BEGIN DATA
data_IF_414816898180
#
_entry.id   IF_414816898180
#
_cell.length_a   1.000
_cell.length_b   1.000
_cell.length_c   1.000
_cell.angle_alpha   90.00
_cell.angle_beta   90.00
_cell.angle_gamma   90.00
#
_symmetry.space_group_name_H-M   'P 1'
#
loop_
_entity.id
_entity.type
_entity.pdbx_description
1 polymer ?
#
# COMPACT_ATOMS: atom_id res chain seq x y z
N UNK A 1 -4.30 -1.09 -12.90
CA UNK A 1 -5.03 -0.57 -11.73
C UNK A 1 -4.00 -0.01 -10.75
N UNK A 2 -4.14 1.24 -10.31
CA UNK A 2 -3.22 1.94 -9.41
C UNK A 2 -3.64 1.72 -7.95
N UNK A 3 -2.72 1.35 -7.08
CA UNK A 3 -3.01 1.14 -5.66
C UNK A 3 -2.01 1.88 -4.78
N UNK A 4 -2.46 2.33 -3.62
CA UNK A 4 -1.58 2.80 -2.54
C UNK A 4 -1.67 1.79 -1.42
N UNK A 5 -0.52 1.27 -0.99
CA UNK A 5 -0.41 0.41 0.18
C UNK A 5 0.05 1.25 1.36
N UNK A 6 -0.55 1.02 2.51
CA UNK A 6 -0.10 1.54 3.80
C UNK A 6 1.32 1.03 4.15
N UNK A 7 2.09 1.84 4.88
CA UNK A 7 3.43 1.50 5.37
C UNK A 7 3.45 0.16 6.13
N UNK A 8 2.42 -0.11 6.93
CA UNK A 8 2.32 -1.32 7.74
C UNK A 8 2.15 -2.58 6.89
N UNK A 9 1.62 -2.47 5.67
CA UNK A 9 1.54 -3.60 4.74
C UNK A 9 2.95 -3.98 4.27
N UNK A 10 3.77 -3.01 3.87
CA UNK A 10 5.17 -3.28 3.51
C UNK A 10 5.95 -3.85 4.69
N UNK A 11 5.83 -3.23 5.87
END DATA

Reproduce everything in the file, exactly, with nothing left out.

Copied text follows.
data_IF_414816898180
#
_entry.id   IF_414816898180
#
_cell.length_a   1.000
_cell.length_b   1.000
_cell.length_c   1.000
_cell.angle_alpha   90.00
_cell.angle_beta   90.00
_cell.angle_gamma   90.00
#
_symmetry.space_group_name_H-M   'P 1'
#
loop_
_entity.id
_entity.type
_entity.pdbx_description
1 polymer ?
#
# COMPACT_ATOMS: atom_id res chain seq x y z
N UNK A 1 -4.30 -1.09 -12.90
CA UNK A 1 -5.03 -0.57 -11.73
C UNK A 1 -4.00 -0.01 -10.75
N UNK A 2 -4.14 1.24 -10.31
CA UNK A 2 -3.22 1.94 -9.41
C UNK A 2 -3.64 1.72 -7.95
N UNK A 3 -2.72 1.35 -7.08
CA UNK A 3 -3.01 1.14 -5.66
C UNK A 3 -2.01 1.88 -4.78
N UNK A 4 -2.46 2.33 -3.62
CA UNK A 4 -1.58 2.80 -2.54
C UNK A 4 -1.67 1.79 -1.42
N UNK A 5 -0.52 1.27 -0.99
CA UNK A 5 -0.41 0.41 0.18
C UNK A 5 0.05 1.25 1.36
N UNK A 6 -0.55 1.02 2.51
CA UNK A 6 -0.10 1.54 3.80
C UNK A 6 1.32 1.03 4.15
N UNK A 7 2.09 1.84 4.88
CA UNK A 7 3.43 1.50 5.37
C UNK A 7 3.45 0.16 6.13
N UNK A 8 2.42 -0.11 6.93
CA UNK A 8 2.32 -1.32 7.74
C UNK A 8 2.15 -2.58 6.89
N UNK A 9 1.62 -2.47 5.67
CA UNK A 9 1.54 -3.60 4.74
C UNK A 9 2.95 -3.98 4.27
N UNK A 10 3.77 -3.01 3.87
CA UNK A 10 5.17 -3.28 3.51
C UNK A 10 5.95 -3.85 4.69
N UNK A 11 5.83 -3.23 5.87